Government. With the projected higher rate of sugarcane crushing, bagasse availabilitywill improve and the power division could run throughout the year. Purchase of a certainminimum percentage of renewable energy by the states has been made mandatory, which givesus an added opportunity. Ethanol: The 5% (E5) ethanol blending program is part of theGovernments objective of reducing the countrys dependence on fossil fuels andcrude oil imports. The earlier ethanol blending program could not take off in spite of E5being made mandatory due owing to the non-remunerative pricing of Rs 21.50 per litre.However, the current price of Rs 27 effective from October 2010 provides an incentive torevive the ethanol blending program. Cane production and molasses availability areexpected to increase, resulting in higher ethanol production. With E10 (10% blending) onthe horizon, a shift in the sugar economy from a situation of shortage to self-sufficiencywill ensure adequate ethanol availability for blending with petrol. Our focus will be toimprove the production of chemicals as well, while capitalising on the ethanol blendingprogramme, thereby strengthening realisations.
How does the Company expect to perform in 2011-12?
Going ahead, we will concentrate on increasing our capacities in the power and chemicalbusinesses to offset sugar business cyclicality, helping us earn profits during sugardownturns. We expect a better performance on account of higher sugar production and betteraverage realisations, which should help us emerge with a stronger balance sheet.
| raw material (sugarcane) costs that mills must pay farmers || even out the sugar cyclicality |
| end product (sugar) realisations regulated through the monthly release mechanism || ensure remunerative cane prices |
| size of production through control of the quantity of cane that a mill can crush || lead to capacity consolidation and economies of scale |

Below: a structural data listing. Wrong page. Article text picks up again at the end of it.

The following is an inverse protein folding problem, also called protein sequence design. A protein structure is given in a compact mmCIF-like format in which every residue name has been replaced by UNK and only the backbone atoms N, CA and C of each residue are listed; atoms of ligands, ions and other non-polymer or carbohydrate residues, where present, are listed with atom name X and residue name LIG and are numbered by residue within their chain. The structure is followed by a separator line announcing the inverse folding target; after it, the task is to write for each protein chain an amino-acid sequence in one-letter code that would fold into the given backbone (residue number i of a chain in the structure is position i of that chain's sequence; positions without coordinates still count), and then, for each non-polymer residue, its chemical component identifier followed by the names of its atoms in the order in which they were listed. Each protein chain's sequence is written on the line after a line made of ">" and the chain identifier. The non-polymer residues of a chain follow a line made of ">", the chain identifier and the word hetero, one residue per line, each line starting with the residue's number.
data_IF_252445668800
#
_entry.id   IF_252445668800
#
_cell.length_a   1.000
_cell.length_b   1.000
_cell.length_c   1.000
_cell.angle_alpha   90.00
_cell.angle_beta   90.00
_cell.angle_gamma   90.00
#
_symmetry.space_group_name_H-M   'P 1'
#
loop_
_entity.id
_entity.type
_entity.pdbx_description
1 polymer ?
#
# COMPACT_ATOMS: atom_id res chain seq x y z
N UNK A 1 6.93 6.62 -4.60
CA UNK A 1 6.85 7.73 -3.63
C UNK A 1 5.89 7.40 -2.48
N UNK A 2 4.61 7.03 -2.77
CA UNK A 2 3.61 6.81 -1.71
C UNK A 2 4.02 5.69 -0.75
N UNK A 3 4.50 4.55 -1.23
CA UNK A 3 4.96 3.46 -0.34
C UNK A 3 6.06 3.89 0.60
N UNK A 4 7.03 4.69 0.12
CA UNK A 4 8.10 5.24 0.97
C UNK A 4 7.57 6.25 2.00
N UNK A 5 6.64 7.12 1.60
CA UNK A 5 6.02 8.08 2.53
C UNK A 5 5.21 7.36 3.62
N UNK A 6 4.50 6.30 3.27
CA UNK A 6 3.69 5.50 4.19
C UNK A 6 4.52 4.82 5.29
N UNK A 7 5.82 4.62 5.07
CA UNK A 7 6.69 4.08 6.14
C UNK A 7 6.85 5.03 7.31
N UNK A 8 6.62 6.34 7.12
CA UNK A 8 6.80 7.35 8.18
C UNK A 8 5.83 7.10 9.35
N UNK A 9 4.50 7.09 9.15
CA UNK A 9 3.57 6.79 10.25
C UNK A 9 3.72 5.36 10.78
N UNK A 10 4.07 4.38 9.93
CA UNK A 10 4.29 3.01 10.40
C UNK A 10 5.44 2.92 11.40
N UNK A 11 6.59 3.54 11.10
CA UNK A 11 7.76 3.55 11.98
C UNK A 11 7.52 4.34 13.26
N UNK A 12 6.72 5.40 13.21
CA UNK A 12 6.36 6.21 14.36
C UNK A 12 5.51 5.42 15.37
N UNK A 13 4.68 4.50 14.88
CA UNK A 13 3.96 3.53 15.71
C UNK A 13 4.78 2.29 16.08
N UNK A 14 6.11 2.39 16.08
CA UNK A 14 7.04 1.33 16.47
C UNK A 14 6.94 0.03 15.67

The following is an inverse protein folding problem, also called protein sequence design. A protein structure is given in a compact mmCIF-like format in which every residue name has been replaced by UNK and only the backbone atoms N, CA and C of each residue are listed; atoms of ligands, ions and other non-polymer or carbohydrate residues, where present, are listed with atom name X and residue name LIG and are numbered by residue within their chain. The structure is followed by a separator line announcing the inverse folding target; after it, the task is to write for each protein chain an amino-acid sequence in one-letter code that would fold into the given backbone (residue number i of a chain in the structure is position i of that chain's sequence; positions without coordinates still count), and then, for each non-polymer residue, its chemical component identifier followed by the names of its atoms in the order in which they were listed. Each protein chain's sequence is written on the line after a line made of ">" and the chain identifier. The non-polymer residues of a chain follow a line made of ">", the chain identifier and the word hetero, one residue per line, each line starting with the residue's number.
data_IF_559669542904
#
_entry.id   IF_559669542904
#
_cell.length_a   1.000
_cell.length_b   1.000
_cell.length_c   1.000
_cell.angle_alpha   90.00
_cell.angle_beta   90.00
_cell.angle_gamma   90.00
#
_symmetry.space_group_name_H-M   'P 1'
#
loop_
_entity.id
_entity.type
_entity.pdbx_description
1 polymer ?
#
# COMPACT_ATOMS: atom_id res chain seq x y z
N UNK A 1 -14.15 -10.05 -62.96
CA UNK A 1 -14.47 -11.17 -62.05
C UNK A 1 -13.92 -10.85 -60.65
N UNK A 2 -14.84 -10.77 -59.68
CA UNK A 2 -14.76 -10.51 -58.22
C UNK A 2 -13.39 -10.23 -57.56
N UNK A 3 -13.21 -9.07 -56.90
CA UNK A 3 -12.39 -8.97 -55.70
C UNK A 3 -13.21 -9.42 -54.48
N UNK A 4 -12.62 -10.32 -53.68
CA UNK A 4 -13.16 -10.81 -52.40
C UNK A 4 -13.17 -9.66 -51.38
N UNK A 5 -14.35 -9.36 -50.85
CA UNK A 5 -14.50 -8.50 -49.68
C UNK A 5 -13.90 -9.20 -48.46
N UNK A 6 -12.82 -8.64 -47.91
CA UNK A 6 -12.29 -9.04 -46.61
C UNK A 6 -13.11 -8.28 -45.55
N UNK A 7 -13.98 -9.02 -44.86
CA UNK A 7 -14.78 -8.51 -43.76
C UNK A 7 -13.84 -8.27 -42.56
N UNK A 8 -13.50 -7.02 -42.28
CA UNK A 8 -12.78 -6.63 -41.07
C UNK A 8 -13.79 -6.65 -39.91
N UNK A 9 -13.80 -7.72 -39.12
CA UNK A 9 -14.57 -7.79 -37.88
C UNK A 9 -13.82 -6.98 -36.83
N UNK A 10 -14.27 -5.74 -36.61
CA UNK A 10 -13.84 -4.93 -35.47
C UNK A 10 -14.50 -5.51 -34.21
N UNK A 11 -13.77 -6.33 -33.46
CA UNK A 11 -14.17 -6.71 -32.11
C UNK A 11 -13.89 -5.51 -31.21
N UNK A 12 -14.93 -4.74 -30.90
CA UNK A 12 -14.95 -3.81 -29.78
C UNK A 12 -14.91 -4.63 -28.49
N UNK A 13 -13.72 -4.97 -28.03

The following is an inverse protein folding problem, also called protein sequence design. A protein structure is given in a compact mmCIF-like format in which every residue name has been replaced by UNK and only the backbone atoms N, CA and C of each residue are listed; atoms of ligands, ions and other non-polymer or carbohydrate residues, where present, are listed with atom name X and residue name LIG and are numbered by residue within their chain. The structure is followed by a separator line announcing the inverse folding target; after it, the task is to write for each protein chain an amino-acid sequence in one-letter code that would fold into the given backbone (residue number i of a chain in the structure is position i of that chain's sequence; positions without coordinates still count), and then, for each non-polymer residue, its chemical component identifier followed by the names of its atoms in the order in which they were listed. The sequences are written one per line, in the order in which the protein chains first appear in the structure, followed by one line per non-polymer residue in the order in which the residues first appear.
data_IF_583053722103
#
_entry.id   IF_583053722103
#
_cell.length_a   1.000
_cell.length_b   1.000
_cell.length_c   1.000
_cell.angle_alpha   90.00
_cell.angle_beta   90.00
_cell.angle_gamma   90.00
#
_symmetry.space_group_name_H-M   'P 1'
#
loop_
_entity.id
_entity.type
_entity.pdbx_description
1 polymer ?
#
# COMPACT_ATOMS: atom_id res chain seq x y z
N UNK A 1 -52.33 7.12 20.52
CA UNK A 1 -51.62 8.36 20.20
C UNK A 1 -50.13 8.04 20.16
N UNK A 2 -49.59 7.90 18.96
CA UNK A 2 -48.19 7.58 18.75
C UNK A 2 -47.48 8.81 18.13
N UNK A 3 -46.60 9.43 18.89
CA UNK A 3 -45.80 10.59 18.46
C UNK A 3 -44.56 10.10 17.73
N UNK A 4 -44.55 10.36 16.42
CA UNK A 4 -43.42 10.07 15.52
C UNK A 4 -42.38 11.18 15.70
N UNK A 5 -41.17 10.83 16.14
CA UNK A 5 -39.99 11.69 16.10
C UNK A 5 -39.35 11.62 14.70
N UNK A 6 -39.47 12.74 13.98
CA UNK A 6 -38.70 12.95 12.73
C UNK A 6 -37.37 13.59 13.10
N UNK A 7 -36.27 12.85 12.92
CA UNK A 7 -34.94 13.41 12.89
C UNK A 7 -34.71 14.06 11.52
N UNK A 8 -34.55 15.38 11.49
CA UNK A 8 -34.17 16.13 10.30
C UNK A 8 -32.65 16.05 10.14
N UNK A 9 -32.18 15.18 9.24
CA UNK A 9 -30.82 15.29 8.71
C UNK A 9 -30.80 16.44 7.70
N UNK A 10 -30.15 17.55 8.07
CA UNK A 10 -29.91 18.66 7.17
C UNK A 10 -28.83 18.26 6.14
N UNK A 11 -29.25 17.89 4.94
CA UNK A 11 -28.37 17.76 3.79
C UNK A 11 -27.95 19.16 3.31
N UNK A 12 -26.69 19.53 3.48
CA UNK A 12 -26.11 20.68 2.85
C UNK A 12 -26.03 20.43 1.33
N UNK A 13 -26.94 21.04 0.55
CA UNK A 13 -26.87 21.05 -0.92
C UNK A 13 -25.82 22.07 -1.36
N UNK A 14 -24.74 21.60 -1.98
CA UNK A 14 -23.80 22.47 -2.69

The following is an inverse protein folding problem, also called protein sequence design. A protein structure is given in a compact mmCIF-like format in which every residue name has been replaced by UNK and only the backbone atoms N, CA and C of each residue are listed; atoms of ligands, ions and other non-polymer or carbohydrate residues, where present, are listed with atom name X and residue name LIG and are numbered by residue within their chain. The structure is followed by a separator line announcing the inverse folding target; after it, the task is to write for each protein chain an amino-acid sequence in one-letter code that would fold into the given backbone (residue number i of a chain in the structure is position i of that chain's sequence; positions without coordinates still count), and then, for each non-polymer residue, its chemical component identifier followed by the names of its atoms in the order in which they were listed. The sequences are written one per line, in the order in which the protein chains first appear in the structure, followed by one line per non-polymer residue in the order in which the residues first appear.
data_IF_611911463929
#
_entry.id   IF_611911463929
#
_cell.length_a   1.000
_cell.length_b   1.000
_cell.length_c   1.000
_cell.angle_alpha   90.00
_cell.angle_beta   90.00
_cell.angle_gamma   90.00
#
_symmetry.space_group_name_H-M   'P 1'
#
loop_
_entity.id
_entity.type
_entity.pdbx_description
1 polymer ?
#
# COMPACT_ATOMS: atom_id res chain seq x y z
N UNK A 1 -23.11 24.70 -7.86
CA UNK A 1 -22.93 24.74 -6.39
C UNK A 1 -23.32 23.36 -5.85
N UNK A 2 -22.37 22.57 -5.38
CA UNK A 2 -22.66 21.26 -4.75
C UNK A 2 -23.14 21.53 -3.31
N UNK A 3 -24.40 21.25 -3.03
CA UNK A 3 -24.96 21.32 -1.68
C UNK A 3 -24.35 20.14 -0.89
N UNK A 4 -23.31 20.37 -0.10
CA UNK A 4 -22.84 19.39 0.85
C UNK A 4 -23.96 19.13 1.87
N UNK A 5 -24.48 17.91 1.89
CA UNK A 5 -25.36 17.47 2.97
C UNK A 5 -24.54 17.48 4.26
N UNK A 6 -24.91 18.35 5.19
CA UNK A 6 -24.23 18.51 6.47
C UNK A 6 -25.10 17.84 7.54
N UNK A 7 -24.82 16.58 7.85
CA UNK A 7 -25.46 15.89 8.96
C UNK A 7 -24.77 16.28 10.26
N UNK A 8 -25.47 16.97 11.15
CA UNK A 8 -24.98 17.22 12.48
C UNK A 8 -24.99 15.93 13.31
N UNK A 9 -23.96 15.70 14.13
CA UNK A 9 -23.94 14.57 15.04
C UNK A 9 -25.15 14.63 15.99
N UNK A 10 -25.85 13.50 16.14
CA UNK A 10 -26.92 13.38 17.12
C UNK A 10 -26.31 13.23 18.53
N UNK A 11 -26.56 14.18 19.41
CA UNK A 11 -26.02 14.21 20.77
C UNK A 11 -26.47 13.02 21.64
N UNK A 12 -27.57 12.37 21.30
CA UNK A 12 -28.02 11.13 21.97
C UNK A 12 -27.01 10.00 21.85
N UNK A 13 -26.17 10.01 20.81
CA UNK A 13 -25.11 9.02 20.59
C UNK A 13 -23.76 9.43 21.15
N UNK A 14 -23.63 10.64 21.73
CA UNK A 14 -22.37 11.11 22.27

| sugar availability for the domestic market through control of exports and imports || double ethanol production and replace 3% of Indias gasoline consumption |
| which sugar mill a farmer may sell his cane to || generate close to 8,000 MW of green power against todays 900 MW |
| || make India a consistent sugar exporter |
What is the basis of this optimism?
Our optimism is well supported by various positive trends:
Sugar industry decontrol is anticipated, which will be beneficial for theindustry in the long run as it will result in a larger quantum of sugar being sold in theopen market at relatively higher realisations.
Higher cane production will result in adequate feedstock for the cogenerationand ethanol businesses, countering sugar cyclicality.
Indias growing appetite for automobiles will enhance fuel demand and boostethanol requirements.
The current Power Purchase Agreements with the U.P. Government will be in effectfor a period of 20 years, providing a remunerative offtake for this renewable power.
What message do you want to give your shareholders?
We will continue to focus on higher margins across all three divisions bottomline-accretive revenue from cogeneration, value-added chemicals, especially ethanol,and higher sugar production. In doing so, we expect to report an attractive bottomline in2010-11 and emerge as the most efficient integrated sugarcane products company in thecountry.
*(The year 2008-09 refers to the 12 month period ending September 2009, and 2009-11refers to the 18 month period ending March, 2011)